Hip-hop is not a genre often associated with Scotland, so it can prove difficult to take this Edinburgh six-piece seriously. Nevertheless, Stanley Odd have spent the last few years swimming hard against the riptide of heavy rock in their home country. They have done so quite successfully: debut studio album Oddio, released two years ago to critical acclaim, helped the group break their festival duck. But that, as they say, is all in the past; a band is, after all, only as good as their latest release – in this case, Reject.
It seems to be the fashion to kick off an album with an introduction, and the Odd are not ones to buck this trend. They set the scene for their second full-length record with angrily spat vocals diving head-first into a scathing political rant. Mainly highlighting perceived flaws in the political system, the lyrics flow nicely and match both the crooked drum pattern and droning bass well. It leads onto longest track Antiheroics, a sawtooth-surfing ripsnorter of a song that pounds along with all the momentum of a freight train.
There’s a strong undercurrent of humour rippling underneath the gloom; Solareye – the lead vocalist, clearly – has a snarky, wooden tone to his voice, his Scottish brogue rearing its head to provide a tether to his ego. It somehow balances the otherwise American influence to root the group squarely in Midlothian. Of course, the comedy is also crafted purposefully – the entire chorus of single Killergram is built around performance metaphors; interlude The Counsellor's Waiting Room is elevator music designed purely to introduce Marriage Counselling; and various puns are littered throughout.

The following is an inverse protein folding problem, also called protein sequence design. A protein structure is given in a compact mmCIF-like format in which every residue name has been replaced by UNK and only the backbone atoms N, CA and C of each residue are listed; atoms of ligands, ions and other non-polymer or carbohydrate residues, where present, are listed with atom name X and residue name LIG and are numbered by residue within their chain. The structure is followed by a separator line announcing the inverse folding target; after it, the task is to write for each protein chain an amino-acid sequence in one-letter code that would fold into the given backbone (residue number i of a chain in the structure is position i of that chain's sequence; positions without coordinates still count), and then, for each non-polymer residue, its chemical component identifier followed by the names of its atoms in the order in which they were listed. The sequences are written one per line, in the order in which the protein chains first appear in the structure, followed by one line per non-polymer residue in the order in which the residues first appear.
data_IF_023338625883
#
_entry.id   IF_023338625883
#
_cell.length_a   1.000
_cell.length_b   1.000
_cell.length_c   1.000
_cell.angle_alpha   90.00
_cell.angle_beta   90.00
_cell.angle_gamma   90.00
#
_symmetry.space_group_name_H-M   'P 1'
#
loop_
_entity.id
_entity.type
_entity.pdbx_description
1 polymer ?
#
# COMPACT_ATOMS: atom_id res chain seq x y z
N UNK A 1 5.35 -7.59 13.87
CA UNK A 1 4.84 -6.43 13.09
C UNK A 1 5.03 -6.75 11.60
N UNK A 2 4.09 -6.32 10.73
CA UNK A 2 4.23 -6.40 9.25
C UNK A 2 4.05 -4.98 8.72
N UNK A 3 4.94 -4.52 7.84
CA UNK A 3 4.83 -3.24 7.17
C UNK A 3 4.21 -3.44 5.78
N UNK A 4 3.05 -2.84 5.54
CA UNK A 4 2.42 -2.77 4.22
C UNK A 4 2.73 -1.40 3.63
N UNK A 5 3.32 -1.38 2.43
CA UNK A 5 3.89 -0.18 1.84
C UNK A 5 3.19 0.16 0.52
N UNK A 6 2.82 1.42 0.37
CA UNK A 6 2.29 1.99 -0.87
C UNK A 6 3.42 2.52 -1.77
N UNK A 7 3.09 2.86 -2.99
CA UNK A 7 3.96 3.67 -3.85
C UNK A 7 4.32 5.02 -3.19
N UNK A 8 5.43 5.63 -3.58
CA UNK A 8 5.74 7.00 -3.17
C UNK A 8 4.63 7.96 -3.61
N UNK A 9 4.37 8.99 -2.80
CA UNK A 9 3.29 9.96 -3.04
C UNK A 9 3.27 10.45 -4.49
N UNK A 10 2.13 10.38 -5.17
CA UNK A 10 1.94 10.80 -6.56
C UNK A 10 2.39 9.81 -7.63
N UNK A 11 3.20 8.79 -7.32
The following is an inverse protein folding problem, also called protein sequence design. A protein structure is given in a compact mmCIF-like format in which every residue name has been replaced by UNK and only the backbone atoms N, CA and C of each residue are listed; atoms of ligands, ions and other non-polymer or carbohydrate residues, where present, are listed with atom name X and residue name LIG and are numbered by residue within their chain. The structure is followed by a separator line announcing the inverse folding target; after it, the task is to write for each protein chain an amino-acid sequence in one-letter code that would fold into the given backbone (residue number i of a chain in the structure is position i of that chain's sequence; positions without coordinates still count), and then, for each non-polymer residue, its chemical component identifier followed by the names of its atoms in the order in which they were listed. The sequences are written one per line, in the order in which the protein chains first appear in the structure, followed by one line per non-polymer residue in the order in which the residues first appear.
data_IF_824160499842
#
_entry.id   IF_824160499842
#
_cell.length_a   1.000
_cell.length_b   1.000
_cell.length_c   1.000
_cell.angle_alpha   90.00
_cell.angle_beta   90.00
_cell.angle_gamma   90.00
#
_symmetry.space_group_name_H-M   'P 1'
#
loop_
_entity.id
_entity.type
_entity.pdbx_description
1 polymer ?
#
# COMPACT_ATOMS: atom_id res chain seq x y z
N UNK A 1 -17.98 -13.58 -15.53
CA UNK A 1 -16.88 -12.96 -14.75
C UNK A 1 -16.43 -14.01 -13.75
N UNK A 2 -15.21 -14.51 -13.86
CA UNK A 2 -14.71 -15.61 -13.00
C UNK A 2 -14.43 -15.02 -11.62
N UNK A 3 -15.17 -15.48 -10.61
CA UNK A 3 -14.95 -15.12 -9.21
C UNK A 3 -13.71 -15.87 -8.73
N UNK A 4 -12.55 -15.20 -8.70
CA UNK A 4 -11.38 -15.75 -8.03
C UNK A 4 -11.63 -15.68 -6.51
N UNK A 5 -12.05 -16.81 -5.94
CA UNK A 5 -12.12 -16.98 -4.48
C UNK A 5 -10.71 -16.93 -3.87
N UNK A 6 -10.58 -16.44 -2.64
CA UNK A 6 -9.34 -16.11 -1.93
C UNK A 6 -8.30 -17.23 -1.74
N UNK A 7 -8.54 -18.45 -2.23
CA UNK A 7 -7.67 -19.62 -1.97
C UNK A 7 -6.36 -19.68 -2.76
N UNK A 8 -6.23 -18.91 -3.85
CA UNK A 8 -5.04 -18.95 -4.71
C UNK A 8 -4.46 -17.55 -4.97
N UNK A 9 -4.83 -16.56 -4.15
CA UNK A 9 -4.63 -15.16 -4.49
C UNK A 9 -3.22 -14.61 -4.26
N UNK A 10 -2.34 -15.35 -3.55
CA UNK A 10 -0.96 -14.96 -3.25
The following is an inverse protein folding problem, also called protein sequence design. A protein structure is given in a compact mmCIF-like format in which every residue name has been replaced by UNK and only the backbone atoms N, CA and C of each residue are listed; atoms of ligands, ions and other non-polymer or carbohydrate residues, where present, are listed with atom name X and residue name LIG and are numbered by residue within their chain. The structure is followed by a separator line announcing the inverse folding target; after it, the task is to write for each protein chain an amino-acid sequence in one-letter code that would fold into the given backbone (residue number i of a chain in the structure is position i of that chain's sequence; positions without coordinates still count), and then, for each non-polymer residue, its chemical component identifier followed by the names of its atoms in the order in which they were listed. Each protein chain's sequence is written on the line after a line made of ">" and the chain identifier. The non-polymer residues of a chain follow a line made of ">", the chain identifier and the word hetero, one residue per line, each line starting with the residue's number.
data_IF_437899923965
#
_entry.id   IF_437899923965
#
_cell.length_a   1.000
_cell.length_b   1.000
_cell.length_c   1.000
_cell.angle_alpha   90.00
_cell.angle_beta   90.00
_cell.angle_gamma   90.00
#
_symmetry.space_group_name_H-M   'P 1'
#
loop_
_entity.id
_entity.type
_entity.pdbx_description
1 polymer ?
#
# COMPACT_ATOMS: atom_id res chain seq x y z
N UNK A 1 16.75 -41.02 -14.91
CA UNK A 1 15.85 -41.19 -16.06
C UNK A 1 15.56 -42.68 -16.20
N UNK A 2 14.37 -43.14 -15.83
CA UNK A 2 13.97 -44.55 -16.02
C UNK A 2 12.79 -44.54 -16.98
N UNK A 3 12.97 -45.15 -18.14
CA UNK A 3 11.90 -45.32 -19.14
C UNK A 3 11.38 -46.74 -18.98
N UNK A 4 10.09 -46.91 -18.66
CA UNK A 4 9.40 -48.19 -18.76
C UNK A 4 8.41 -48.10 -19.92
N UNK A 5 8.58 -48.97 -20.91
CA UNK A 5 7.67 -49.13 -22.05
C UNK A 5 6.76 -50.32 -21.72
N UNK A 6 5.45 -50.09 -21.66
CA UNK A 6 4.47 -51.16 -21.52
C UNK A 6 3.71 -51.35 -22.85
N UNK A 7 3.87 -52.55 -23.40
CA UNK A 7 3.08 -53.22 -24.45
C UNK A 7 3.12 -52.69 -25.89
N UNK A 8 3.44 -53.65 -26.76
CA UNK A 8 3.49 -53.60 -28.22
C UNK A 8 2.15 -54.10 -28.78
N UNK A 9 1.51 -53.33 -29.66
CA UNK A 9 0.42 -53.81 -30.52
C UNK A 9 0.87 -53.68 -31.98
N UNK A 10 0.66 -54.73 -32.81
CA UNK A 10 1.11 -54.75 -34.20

A defining feature of this record is the remarkably heavy use of 8-bit synthesiser, as though someone was fiddling around on Pokémon Red while they were laying down the tracks. This can be used to good effect, and often is: the sine wave on Join the Club, among others, purrs and spasmodically squeals underneath a muffled drum kit, providing an ideal canvas for the male/female vocal duels going on over the top. Overall then, Reject is a solid forty-six minute olio of pulsing syncopation with some rather clever lyrics woven into it. If there was ever a hip-hop album to proselytise critics, this is their champion.
Reject by Stanley Odd is out on the 17th of September.